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Cancer patients who endorse cannabis use also have more non-weed prescriptions

Oct 24, 2022 | Media Partners, The GrowthOp

This post is presented by our media partner The Growth Op
View the original article here.

‘For many patients, cannabis is used as an adjunct alongside conventional, evidence-based therapies for symptom control and not as an alternative to such agents’

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U.S. researchers wanted to find out if cancer patients who consume cannabis, sometimes touted as at least a partial alternative to prescription medications, used fewer opiates and benzodiazepines, but found out that is not the case.

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“Use of prescription opiates and prescription benzodiazepines is more prominent in patients who endorse cannabis use,” note the study of findings in the International Journal of Radiation Oncology Biology Physics.

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“Our data, therefore, do not support the hypothesis that cannabis use eliminates the need for medications to manage pain or anxiety,” investigators out of the University of Michigan and the National Cancer Institute report.

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To test their hypothesis, data was gathered on clinician-collected cannabis history involving adult patients in Michigan seen in an academic radiation oncology department between October 2020 and November 2021.

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Data were available for 3,059 unique patients, 11.2 per cent of whom endorsed recent cannabis use (in the last month), 7.7 per cent who had non-recent use (not within the last month) and 81.1 per cent who had no history of use.

Pain the most common reason for cannabis consumption

Of the cannabis users, the study notes 46 per cent smoked and 35 per cent consumed edibles, with the most common reasons being for pain (27 per cent), insomnia (18 per cent) and anxiety (15 per cent).

“Patients who recently used cannabis were more likely to have an active prescription for an opioid medication than patients who did not report recent cannabis use,” findings note. This group of patients was also more likely to have an active prescription for a benzodiazepine.

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Since data doesn’t indicate cannabis use eliminates the need for medications to manage pain or anxiety, it appears “that for many patients, cannabis is used as an adjunct alongside conventional, evidence-based therapies for symptom control and not as an alternative to such agents.”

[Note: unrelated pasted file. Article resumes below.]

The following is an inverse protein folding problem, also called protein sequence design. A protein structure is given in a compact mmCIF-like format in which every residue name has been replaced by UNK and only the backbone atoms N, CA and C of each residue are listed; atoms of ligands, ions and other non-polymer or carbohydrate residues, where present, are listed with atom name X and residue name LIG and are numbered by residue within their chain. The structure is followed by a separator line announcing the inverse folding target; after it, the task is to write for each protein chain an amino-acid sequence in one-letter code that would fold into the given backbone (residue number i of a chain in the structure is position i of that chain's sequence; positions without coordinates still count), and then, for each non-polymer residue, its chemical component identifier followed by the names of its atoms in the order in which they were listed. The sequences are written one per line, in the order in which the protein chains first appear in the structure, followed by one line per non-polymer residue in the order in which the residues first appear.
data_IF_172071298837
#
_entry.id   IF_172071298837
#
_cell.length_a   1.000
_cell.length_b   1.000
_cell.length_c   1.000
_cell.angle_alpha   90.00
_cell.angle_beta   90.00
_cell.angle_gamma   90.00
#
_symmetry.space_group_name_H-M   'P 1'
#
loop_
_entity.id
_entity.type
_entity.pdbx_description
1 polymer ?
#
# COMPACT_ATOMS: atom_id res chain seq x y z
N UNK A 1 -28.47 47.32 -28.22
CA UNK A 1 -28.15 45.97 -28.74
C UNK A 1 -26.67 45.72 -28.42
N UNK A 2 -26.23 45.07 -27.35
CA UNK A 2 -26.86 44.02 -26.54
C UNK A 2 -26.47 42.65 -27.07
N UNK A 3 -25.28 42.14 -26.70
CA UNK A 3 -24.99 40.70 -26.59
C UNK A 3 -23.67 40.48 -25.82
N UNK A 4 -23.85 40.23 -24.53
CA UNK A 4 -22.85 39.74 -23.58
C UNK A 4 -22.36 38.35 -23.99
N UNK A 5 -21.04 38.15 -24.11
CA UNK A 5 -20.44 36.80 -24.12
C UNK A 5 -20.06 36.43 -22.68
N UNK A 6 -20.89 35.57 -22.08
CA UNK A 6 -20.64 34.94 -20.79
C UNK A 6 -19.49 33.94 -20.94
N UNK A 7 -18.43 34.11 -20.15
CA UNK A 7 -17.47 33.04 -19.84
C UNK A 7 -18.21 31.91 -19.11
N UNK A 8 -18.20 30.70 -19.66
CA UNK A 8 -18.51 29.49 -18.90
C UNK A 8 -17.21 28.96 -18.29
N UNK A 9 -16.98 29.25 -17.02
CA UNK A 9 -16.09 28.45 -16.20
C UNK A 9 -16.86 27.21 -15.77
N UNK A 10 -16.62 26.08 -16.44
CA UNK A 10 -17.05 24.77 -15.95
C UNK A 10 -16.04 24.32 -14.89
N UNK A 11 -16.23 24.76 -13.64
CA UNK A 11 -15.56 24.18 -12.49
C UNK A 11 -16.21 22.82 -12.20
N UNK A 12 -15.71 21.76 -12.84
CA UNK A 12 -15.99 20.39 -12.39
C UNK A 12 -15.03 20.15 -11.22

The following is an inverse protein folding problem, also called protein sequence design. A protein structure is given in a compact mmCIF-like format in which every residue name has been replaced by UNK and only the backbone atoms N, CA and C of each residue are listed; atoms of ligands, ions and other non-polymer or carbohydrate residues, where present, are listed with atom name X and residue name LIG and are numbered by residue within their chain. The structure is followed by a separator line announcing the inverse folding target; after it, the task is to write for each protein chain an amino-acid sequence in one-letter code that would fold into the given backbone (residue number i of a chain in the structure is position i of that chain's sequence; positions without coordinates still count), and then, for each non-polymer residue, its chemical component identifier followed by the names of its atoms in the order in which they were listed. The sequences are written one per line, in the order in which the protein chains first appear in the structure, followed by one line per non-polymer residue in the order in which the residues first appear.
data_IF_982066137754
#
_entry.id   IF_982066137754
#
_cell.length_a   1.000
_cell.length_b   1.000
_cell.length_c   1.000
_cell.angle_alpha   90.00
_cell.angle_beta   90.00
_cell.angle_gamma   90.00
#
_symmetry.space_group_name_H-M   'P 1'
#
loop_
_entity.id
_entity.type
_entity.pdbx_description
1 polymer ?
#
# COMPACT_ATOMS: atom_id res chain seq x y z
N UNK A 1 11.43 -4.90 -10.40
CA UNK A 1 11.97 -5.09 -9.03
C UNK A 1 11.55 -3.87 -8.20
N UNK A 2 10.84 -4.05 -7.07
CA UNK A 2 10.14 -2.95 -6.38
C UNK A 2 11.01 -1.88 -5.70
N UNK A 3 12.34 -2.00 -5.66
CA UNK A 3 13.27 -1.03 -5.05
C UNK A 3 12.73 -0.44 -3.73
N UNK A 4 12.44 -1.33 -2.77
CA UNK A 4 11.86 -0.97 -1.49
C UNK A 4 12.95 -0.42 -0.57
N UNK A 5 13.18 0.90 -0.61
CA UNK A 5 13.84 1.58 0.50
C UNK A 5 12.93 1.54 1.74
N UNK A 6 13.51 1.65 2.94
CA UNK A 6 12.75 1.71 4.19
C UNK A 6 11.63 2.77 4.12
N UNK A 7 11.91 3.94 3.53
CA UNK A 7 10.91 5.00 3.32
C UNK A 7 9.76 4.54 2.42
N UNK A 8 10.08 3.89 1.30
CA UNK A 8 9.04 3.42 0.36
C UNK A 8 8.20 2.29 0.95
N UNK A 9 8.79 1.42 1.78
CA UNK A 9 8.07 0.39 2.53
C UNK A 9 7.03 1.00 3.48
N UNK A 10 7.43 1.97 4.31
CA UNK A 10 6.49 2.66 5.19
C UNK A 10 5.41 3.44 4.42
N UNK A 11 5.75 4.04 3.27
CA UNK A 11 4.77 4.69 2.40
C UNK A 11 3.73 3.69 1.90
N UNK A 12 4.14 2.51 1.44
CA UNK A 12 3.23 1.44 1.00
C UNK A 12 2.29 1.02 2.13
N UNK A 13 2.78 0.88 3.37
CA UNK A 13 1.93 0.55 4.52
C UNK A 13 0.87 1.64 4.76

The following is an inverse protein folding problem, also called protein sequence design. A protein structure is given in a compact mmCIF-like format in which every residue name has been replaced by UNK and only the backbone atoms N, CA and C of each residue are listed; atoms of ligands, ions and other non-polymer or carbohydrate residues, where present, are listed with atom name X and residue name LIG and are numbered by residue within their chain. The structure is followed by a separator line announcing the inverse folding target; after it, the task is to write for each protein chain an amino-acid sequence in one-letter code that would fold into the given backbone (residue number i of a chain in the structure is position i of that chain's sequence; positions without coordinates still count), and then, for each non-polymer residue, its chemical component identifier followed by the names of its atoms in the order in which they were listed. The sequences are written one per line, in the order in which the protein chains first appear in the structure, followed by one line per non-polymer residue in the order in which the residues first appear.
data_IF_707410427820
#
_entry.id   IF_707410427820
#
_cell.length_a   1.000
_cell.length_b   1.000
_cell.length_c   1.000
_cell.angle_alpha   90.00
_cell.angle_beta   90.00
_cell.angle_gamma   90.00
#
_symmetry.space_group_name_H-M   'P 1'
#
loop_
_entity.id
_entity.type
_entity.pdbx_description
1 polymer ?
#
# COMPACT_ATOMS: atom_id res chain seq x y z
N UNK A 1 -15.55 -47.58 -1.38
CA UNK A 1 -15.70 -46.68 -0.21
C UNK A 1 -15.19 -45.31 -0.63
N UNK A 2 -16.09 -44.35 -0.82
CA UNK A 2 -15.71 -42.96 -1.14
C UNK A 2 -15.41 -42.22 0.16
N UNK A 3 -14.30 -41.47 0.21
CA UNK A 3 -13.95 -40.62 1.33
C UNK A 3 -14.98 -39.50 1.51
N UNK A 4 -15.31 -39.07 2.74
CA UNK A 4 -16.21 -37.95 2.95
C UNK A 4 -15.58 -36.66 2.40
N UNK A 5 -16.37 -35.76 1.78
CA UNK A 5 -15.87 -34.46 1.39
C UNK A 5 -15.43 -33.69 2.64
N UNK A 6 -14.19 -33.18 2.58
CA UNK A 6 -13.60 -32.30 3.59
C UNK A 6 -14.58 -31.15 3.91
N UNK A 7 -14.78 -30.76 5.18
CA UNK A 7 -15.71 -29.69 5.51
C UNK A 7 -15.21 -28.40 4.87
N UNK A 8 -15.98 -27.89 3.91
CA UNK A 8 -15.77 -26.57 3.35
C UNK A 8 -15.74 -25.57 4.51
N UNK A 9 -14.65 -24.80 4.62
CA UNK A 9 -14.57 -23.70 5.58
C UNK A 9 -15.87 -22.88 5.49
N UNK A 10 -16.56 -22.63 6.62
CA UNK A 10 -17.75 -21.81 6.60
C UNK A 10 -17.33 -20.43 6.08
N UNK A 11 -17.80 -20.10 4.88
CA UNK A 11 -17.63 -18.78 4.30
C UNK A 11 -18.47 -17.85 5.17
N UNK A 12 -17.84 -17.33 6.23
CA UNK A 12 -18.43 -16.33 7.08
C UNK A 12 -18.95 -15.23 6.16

As such, “patient education is key to help individuals with symptoms locate evidence-based therapies and optimize them for safety and efficacy as we await high-quality evidence that supports or refutes the efficacy of cannabis for management of many symptom classes in patients with cancer.”

Past poll shows opioid use reduction for those with chronic pain

A University of Michigan survey released in 2016 found that patients using medical cannabis (MC) to control chronic pain reported a 64 per cent reduction in their use of opioids. Another university study three years later showed that 44 per cent of medical cannabis users polled stopped taking a pharmaceutical drug, or used less of one, or both, in favour of cannabis.

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Research, detailed in Cannabis and Cannabinoid Research in 2017, determined that 34 per cent of the 2,897 MC patients were using an opioid-based pain medication in the past six months.

They “overwhelmingly reported that cannabis provided relief on par with their other medications, but without the unwanted side-effects,” the study states. As well, 97 per cent of those polled noted they “strongly agreed/agreed” they were able to decrease the amount of opiates they consumed.

A Canadian study published four years later concluded cannabis significantly reduces prescription opioid use and improves quality of life over six months in authorized patients.

“The high rate of cannabis use for chronic pain and the subsequent reductions in opioid use suggest that cannabis may play a harm-reduction role in the opioid overdose crisis, potentially improving the quality of life of patients and overall public health,” authors pointed out.

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More research needed before causal connection can be made

Perhaps less emphatic in its praise of MC’s potential, a study last year in the Harm Reduction Journal, considered cannabis as medicine (CaM) more generally. Investigators determined more research is needed on the long-term consequences of CaM use, “including the impact from low- and high-THC cannabis products on specific somatic and mental health conditions.”

A 2020 study review, looking at MC use and opioid dosage during treatment of non-cancer chronic pain, also recommended more research.

Although findings “indicated the likelihood of reducing opioid dosage when used in combination with MC, we cannot make a causal inference. Although medical cannabis’ recognized analgesic properties make it a viable option to achieve opioid dosage reduction, the evidence from this review cannot be relied upon to promote MC as an adjunct to opioids in treating non-cancer chronic pain.”

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